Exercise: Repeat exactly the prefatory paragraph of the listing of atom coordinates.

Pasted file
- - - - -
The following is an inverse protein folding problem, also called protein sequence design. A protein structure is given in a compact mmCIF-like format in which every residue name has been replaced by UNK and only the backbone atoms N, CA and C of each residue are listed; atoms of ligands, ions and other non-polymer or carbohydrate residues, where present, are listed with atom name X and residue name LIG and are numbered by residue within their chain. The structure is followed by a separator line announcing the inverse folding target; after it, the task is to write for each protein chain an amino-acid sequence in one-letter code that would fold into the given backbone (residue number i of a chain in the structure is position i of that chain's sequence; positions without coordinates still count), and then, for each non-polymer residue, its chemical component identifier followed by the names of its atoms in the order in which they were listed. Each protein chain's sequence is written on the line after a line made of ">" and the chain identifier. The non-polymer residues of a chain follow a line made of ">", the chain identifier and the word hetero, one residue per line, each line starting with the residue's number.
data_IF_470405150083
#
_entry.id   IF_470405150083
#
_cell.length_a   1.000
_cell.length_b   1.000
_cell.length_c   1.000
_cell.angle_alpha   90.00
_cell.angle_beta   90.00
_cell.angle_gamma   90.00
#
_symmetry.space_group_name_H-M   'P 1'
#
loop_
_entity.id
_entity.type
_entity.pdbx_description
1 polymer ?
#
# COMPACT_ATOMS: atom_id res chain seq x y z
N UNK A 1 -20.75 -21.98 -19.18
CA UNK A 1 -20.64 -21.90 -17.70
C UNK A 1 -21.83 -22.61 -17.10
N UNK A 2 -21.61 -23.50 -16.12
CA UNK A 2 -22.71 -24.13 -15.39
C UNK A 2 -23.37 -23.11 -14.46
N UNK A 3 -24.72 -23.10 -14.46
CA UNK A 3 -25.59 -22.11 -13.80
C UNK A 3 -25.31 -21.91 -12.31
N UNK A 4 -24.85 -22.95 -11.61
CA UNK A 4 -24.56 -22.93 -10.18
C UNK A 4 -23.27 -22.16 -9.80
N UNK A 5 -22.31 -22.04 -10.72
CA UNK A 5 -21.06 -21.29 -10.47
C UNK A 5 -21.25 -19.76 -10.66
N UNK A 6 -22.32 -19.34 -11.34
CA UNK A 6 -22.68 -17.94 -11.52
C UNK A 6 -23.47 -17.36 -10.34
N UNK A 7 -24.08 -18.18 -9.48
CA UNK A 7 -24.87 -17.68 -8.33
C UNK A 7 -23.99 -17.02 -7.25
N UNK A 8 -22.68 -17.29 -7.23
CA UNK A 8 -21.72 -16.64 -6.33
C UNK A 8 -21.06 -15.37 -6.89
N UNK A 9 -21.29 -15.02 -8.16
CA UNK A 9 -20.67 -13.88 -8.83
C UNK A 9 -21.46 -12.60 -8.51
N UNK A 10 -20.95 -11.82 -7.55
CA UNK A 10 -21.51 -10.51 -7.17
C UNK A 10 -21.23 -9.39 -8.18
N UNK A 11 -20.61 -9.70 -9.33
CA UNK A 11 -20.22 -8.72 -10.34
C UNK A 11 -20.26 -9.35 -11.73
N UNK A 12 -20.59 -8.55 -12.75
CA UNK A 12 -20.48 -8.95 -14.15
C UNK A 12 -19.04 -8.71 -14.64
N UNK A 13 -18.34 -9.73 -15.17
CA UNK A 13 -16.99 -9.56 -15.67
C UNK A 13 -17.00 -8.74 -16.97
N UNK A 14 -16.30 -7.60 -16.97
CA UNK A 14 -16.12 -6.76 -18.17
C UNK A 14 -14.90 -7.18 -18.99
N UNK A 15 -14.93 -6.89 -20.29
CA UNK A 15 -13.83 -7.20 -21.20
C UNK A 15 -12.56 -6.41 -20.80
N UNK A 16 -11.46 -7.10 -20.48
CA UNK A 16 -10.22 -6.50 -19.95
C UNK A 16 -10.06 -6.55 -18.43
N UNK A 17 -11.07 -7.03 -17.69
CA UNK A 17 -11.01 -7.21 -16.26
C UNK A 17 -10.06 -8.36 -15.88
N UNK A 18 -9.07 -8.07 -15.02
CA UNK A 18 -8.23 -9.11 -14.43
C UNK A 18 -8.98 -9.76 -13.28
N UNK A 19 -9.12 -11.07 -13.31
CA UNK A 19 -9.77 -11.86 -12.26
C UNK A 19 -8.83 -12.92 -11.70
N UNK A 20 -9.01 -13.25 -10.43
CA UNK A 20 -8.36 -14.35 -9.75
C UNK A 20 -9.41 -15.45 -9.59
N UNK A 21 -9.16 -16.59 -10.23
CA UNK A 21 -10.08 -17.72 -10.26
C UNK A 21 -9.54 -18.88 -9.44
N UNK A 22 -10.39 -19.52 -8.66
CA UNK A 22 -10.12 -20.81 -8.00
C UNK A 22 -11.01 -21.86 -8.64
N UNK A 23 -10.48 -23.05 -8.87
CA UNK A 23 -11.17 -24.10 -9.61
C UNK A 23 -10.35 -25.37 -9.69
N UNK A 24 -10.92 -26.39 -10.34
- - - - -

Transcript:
The following is an inverse protein folding problem, also called protein sequence design. A protein structure is given in a compact mmCIF-like format in which every residue name has been replaced by UNK and only the backbone atoms N, CA and C of each residue are listed; atoms of ligands, ions and other non-polymer or carbohydrate residues, where present, are listed with atom name X and residue name LIG and are numbered by residue within their chain. The structure is followed by a separator line announcing the inverse folding target; after it, the task is to write for each protein chain an amino-acid sequence in one-letter code that would fold into the given backbone (residue number i of a chain in the structure is position i of that chain's sequence; positions without coordinates still count), and then, for each non-polymer residue, its chemical component identifier followed by the names of its atoms in the order in which they were listed. Each protein chain's sequence is written on the line after a line made of ">" and the chain identifier. The non-polymer residues of a chain follow a line made of ">", the chain identifier and the word hetero, one residue per line, each line starting with the residue's number.